As a WordPress Developer, a sticky navigation bar is an often requested feature. A sticky navigation bar is a navigation bar that remains at the top of the screen even when the user scrolls down the page. It allows users to navigate to different sections of the website without having to scroll back up to the top. In this tutorial, we will learn how to create a sticky navigation bar using an Intersection Observer. The reason were using an intersection observer and not just making the site-header position:fixed, is because the header is going to kick in only after the defined viewport.
Let’s take a look at the code:
The first three lines of code define the
header are used to select the elements we want to observe, and
navHeight is used to set the
rootMargin option for the Intersection Observer. The
rootMargin option defines a margin around the viewport that is used to trigger the intersection observer when the observed element is within this margin.
Next, we define the
obsCallback function. This function is called every time the observed element intersects with another element or the viewport. The
entries parameter contains an array of intersection observer entries, which we can use to check if the observed element is intersecting or not. In our case, we only have one observed element, so we can use the first element in the
entries array to check if it’s intersecting or not. If the observed element is not intersecting, we add the
.sticky-nav class to our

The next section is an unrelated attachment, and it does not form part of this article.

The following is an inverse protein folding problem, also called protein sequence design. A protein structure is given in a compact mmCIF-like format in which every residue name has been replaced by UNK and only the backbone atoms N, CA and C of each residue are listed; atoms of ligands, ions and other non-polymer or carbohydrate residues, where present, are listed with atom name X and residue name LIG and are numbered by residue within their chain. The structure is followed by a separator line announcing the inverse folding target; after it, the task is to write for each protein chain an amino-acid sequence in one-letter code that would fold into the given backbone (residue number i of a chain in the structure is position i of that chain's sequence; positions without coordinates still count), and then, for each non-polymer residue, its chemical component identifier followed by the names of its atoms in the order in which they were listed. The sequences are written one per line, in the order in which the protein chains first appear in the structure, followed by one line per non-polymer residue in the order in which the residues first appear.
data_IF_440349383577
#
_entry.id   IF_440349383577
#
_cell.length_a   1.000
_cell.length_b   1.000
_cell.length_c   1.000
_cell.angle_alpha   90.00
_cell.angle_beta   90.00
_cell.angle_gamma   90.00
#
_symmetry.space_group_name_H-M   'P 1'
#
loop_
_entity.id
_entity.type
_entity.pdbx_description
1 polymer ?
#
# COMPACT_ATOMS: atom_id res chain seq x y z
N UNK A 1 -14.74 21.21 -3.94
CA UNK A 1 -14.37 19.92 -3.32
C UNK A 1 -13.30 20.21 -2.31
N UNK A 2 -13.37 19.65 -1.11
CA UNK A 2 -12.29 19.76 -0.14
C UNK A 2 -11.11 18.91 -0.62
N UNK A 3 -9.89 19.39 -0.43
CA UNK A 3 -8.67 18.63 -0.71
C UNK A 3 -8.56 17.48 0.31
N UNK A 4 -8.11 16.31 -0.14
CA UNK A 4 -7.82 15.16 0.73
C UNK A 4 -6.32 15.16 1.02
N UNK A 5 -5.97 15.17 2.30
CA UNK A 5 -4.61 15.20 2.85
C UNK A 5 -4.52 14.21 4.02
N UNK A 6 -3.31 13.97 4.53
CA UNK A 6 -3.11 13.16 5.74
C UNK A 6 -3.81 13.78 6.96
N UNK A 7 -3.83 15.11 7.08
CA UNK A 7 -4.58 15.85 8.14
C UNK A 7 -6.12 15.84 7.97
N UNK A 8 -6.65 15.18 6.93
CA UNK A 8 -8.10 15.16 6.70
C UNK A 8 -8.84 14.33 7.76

stickyNav element, which makes it sticky. If the observed element is intersecting, we remove the
.sticky-nav class from our
stickyNav element, which makes it non-sticky.
After defining the
obsCallback function, we define the
obsOption object. This object is used to set the options for the Intersection Observer. The
root option defines the element that is used as the viewport. In our case, we want to use the entire viewport, so we set it to
threshold option defines the percentage of the observed element that needs to be visible before the intersection observer is triggered. In our case, we want to trigger the intersection observer as soon as the observed element enters the viewport, so we set it to
0. Finally, the
rootMargin option defines the margin around the viewport that we want to use. We set it to
-navHeight, which makes the intersection observer trigger when the observed element is
navHeight pixels away from the top of the Navbar.
Jane James is a WordPress web developer based in Melbourne, Australia but also services clients from Sydney, Brisbane, Newcastle, Perth, Adelaide, Darwin and Hobart. Have a project in mind? Contact me here.